5. Led Zeppelin "Led Zeppelin III" - As a teen metal head I was really into Led Zepplin but I have to admit I struggle with them now. It's all a bit loud and overbearing at times. Led Zep III is described on Wikipedia as Folk Rock, Hard Rock, Blues and Heavy Metal which might be pushing things a little but gives a hint as to why I still like it. There's a bit of everything in here which gives it more light and shade than some of their other LPs. It's also got that awesome "interactive" cover, which is almost enough to give it a place on its own. Gallows Pole & Immigrant Song are two of my favourite Zep tracks though I also love the quieter moments like Tangerine and Hats Off to (Roy) Harper.

There were a few near misses worth mentioning. Deep Purple In Rock, Nick Drake Bryter Layter & Genesis Trespass were all in the running. Black Sabbath were so good back then they managed two incredible albums in 1970, debut LP Black Sabbath was probably the closest to knocking Led Zep out of contention.

Reading other peoples' top fifties also gave me a huge list of new albums to try and listen to. These include; Neil Young After The Goldrush (I've never really clicked with Neil but must give him another shot), Crosby, Stills, Nash & Young Deja Vu, Creedence Clearwater Revival Cosmo's Factory and The Groundhogs Thank Christ For The Bomb. I'm going to be time travelling musically for quite a while I think.

Friday, 7 March 2014

Chop's Film Fiesta - group 1

One of my New Year's resolutions was to watch more films. Partly to catch up with a lot of amazing cinema I've not had time to see over the last few years but also to try and get the used capacity on my TiVo down to a manageable level. I thought I could encourage this by getting people to vote for which film I watch.

Group one consisted of Argo, Django Unchained, Killing Them Softly & Senna and I asked for votes via Twitter & Facebook with the following results;

1st - Senna (6 votes)
2nd - Django Unchained (4 votes)
3rd - Argo (3 votes)
4th - Killing Them Softly (1 vote)

So, last Friday I sat down to watch Senna. A documentary depicting the life and death of legendary Brazilian motor-racing Champion, Ayrton Senna. Focused on Senna's Formula One career, from his debut in the 1984 Brazilian Grand Prix to his death at San Marino in 1994. The film uses archive footage and home video clips to show events as they happened. There is no formal narration as the story is told through original commentary & interviews interspersed with a few contemporary interviews. It's a spellbinding film if ultimately tragic. I was probably at the peak of my interest in F1 back then and remembered seeing a lot of these events first time around. It was thrilling to re-watch Ayrton's dramatic rise up the rankings; his remarkable 2nd place finish at Monaco in 1984, his first GP wins in the John Player Special sponsored Lotus team, and first World Championship having moved to McLaren in 1988.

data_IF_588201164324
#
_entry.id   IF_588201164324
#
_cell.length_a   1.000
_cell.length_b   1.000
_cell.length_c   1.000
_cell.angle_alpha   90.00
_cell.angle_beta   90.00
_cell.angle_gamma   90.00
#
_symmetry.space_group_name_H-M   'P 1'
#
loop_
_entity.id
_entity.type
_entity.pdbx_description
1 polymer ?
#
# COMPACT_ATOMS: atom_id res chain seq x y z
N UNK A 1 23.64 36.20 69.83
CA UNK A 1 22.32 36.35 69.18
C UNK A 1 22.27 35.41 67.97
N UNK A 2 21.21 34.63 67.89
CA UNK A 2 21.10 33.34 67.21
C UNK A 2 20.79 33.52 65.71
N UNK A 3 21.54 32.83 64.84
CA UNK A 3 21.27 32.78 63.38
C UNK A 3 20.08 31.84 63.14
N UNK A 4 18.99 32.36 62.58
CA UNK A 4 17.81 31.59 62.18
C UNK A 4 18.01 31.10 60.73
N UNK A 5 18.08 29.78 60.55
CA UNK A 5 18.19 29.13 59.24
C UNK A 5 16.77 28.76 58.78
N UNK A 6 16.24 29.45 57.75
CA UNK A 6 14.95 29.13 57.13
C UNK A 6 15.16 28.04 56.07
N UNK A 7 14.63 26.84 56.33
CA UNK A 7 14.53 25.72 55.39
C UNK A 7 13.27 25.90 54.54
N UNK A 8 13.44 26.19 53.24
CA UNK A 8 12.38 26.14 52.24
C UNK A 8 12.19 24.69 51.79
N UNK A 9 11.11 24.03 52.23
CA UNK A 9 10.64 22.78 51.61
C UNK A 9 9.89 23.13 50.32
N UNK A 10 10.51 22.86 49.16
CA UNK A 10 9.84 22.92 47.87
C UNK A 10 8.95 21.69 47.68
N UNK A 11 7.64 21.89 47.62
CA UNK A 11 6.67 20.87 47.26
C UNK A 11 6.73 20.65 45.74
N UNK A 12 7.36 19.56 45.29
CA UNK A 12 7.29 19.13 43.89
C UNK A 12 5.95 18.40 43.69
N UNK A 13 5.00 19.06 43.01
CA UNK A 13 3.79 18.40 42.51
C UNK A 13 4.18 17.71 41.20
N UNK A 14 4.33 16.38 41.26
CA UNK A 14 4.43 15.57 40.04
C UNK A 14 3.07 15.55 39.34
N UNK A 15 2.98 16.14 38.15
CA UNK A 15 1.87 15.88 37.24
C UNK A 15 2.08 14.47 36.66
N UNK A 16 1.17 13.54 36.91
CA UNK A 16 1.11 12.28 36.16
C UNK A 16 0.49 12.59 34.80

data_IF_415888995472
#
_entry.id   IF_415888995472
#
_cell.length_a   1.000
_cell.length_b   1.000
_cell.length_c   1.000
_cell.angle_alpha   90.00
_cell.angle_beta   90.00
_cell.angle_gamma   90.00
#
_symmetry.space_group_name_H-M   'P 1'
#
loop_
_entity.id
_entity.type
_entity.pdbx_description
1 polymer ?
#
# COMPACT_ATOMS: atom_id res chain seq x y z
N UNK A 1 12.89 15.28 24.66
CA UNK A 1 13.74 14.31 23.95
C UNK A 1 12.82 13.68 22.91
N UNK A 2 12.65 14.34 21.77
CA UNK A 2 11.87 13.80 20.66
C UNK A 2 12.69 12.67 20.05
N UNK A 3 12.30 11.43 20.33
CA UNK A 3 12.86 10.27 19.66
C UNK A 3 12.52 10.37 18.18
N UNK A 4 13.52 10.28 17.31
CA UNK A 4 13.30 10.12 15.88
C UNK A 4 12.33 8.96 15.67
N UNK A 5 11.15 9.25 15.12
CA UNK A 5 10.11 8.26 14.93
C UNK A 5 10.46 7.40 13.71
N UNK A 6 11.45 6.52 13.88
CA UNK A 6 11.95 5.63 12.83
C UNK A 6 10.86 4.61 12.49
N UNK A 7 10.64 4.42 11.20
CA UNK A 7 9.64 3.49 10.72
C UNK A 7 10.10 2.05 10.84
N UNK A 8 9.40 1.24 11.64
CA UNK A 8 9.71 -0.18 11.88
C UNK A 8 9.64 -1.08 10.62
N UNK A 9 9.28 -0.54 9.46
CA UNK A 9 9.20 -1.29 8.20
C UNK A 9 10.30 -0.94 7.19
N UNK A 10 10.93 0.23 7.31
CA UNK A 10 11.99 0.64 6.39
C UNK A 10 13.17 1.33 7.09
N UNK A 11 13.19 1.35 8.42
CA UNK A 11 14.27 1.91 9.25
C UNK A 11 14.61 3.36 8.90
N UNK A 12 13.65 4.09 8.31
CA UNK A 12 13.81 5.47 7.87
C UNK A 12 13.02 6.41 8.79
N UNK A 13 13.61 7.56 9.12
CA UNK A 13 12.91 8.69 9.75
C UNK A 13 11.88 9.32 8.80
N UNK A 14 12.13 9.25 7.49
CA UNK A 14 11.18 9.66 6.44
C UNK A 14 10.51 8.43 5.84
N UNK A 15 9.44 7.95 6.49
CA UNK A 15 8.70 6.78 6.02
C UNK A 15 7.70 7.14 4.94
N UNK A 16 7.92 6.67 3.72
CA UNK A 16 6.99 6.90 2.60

Much of the film examines the rivalry between Ayrton Senna & Alain Prost. Two very different drivers, Senna seemingly prepared to push the car to its absolute limits, Prost a more calculated but conservative driver. I was a bit of a Prost fan, having first got into F1 when he was driving for Renault. Renault had become my team partly because I liked their bright yellow livery and partly because my Dad had driven a series of Renault 16's. Hardly the most graceful of cars, the Renault 16 sliced through the air exactly the same way that bricks don't, but I had a soft spot for them having grown up travelling round the country in Dad's succession of purchases. I think the way Senna was deprived of the 1989 WDC was the point I finally switched allegiances. He was a truly remarkable driver and made the sport more exciting than it had ever been before.

The conclusion is a chilling piece of cinema. Knowing what's about to happen makes it all the more powerful. A shocking and tragic loss that changed the sport dramatically. Despite the sad ending Senna is a wonderful film, celebrating the life of a man who transcended his sport and who left behind a lasting legacy that includes The Ayrton Senna Institute, a charity helping to create opportunities for children in Brazil.

I'm not entirely sure when my next film session will be but blog readers are welcome to vote on my next block of movies (either comment below or see me in the pub).

A: Tyrannosaur
B: Brassed Off
C: The Inbetweeners Movie
D: Tinker Tailor Soldier Spy